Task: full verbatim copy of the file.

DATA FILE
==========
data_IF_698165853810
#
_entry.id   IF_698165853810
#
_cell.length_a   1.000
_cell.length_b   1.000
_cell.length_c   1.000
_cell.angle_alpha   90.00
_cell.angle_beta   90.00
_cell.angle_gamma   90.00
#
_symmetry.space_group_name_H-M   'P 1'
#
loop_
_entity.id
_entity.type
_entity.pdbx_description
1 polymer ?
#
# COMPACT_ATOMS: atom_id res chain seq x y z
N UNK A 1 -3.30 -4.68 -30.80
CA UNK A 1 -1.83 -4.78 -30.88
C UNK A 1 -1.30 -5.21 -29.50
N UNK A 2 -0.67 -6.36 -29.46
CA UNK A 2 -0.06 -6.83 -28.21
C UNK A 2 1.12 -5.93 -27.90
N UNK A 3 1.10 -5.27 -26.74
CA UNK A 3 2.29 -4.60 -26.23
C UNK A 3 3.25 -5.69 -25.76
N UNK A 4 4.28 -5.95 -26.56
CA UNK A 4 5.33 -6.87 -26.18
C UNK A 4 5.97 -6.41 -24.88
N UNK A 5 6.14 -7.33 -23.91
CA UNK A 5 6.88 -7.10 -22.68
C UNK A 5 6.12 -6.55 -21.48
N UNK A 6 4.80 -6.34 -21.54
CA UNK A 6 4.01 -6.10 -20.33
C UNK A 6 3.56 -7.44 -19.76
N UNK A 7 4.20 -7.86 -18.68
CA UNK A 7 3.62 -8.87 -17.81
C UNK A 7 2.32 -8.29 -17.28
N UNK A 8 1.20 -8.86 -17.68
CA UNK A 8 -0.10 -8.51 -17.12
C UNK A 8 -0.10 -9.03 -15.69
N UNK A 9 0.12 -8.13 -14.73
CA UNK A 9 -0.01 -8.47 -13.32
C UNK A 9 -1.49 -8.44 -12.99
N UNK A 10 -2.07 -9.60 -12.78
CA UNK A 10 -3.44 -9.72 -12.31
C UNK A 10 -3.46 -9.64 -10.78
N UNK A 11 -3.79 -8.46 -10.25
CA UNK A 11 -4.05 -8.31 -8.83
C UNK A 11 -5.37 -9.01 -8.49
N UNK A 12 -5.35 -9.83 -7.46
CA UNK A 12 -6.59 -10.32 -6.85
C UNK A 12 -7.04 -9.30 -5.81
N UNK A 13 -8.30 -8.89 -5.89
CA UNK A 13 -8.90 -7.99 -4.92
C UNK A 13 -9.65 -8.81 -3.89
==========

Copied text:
data_IF_698165853810
#
_entry.id   IF_698165853810
#
_cell.length_a   1.000
_cell.length_b   1.000
_cell.length_c   1.000
_cell.angle_alpha   90.00
_cell.angle_beta   90.00
_cell.angle_gamma   90.00
#
_symmetry.space_group_name_H-M   'P 1'
#
loop_
_entity.id
_entity.type
_entity.pdbx_description
1 polymer ?
#
# COMPACT_ATOMS: atom_id res chain seq x y z
N UNK A 1 -3.30 -4.68 -30.80
CA UNK A 1 -1.83 -4.78 -30.88
C UNK A 1 -1.30 -5.21 -29.50
N UNK A 2 -0.67 -6.36 -29.46
CA UNK A 2 -0.06 -6.83 -28.21
C UNK A 2 1.12 -5.93 -27.90
N UNK A 3 1.10 -5.27 -26.74
CA UNK A 3 2.29 -4.60 -26.23
C UNK A 3 3.25 -5.69 -25.76
N UNK A 4 4.28 -5.95 -26.56
CA UNK A 4 5.33 -6.87 -26.18
C UNK A 4 5.97 -6.41 -24.88
N UNK A 5 6.14 -7.33 -23.91
CA UNK A 5 6.88 -7.10 -22.68
C UNK A 5 6.12 -6.55 -21.48
N UNK A 6 4.80 -6.34 -21.54
CA UNK A 6 4.01 -6.10 -20.33
C UNK A 6 3.56 -7.44 -19.76
N UNK A 7 4.20 -7.86 -18.68
CA UNK A 7 3.62 -8.87 -17.81
C UNK A 7 2.32 -8.29 -17.28
N UNK A 8 1.20 -8.86 -17.68
CA UNK A 8 -0.10 -8.51 -17.12
C UNK A 8 -0.10 -9.03 -15.69
N UNK A 9 0.12 -8.13 -14.73
CA UNK A 9 -0.01 -8.47 -13.32
C UNK A 9 -1.49 -8.44 -12.99
N UNK A 10 -2.07 -9.60 -12.78
CA UNK A 10 -3.44 -9.72 -12.31
C UNK A 10 -3.46 -9.64 -10.78
N UNK A 11 -3.79 -8.46 -10.25
CA UNK A 11 -4.05 -8.31 -8.83
C UNK A 11 -5.37 -9.01 -8.49
N UNK A 12 -5.35 -9.83 -7.46
CA UNK A 12 -6.59 -10.32 -6.85
C UNK A 12 -7.04 -9.30 -5.81
N UNK A 13 -8.30 -8.89 -5.89
CA UNK A 13 -8.90 -7.99 -4.92
C UNK A 13 -9.65 -8.81 -3.89